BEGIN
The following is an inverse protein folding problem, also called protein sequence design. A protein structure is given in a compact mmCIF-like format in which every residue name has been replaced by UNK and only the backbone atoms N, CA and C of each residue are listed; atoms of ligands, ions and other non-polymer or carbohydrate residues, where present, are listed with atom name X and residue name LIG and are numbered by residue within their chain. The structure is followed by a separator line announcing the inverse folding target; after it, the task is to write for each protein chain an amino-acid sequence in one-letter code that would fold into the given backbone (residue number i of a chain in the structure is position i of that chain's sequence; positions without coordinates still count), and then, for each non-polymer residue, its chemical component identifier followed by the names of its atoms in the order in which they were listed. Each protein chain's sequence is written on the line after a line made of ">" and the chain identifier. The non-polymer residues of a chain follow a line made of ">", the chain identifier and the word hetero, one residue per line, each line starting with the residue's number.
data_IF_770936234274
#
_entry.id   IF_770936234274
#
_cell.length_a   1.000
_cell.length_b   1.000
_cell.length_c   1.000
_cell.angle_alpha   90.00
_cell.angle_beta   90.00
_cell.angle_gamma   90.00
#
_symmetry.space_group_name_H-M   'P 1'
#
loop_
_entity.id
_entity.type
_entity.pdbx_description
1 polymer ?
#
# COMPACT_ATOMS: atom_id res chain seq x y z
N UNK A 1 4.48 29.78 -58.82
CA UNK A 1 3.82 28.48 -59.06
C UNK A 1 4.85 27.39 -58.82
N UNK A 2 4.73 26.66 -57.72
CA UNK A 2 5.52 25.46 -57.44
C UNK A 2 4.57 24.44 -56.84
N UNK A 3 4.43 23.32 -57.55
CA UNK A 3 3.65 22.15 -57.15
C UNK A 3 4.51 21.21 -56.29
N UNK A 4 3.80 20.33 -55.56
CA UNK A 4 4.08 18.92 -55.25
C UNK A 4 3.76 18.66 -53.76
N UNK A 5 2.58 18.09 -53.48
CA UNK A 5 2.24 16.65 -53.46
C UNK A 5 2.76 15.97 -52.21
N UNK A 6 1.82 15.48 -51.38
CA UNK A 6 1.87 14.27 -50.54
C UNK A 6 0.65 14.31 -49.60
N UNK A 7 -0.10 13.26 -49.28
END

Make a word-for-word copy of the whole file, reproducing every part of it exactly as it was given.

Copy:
The following is an inverse protein folding problem, also called protein sequence design. A protein structure is given in a compact mmCIF-like format in which every residue name has been replaced by UNK and only the backbone atoms N, CA and C of each residue are listed; atoms of ligands, ions and other non-polymer or carbohydrate residues, where present, are listed with atom name X and residue name LIG and are numbered by residue within their chain. The structure is followed by a separator line announcing the inverse folding target; after it, the task is to write for each protein chain an amino-acid sequence in one-letter code that would fold into the given backbone (residue number i of a chain in the structure is position i of that chain's sequence; positions without coordinates still count), and then, for each non-polymer residue, its chemical component identifier followed by the names of its atoms in the order in which they were listed. Each protein chain's sequence is written on the line after a line made of ">" and the chain identifier. The non-polymer residues of a chain follow a line made of ">", the chain identifier and the word hetero, one residue per line, each line starting with the residue's number.
data_IF_770936234274
#
_entry.id   IF_770936234274
#
_cell.length_a   1.000
_cell.length_b   1.000
_cell.length_c   1.000
_cell.angle_alpha   90.00
_cell.angle_beta   90.00
_cell.angle_gamma   90.00
#
_symmetry.space_group_name_H-M   'P 1'
#
loop_
_entity.id
_entity.type
_entity.pdbx_description
1 polymer ?
#
# COMPACT_ATOMS: atom_id res chain seq x y z
N UNK A 1 4.48 29.78 -58.82
CA UNK A 1 3.82 28.48 -59.06
C UNK A 1 4.85 27.39 -58.82
N UNK A 2 4.73 26.66 -57.72
CA UNK A 2 5.52 25.46 -57.44
C UNK A 2 4.57 24.44 -56.84
N UNK A 3 4.43 23.32 -57.55
CA UNK A 3 3.65 22.15 -57.15
C UNK A 3 4.51 21.21 -56.29
N UNK A 4 3.80 20.33 -55.56
CA UNK A 4 4.08 18.92 -55.25
C UNK A 4 3.76 18.66 -53.76
N UNK A 5 2.58 18.09 -53.48
CA UNK A 5 2.24 16.65 -53.46
C UNK A 5 2.76 15.97 -52.21
N UNK A 6 1.82 15.48 -51.38
CA UNK A 6 1.87 14.27 -50.54
C UNK A 6 0.65 14.31 -49.60
N UNK A 7 -0.10 13.26 -49.28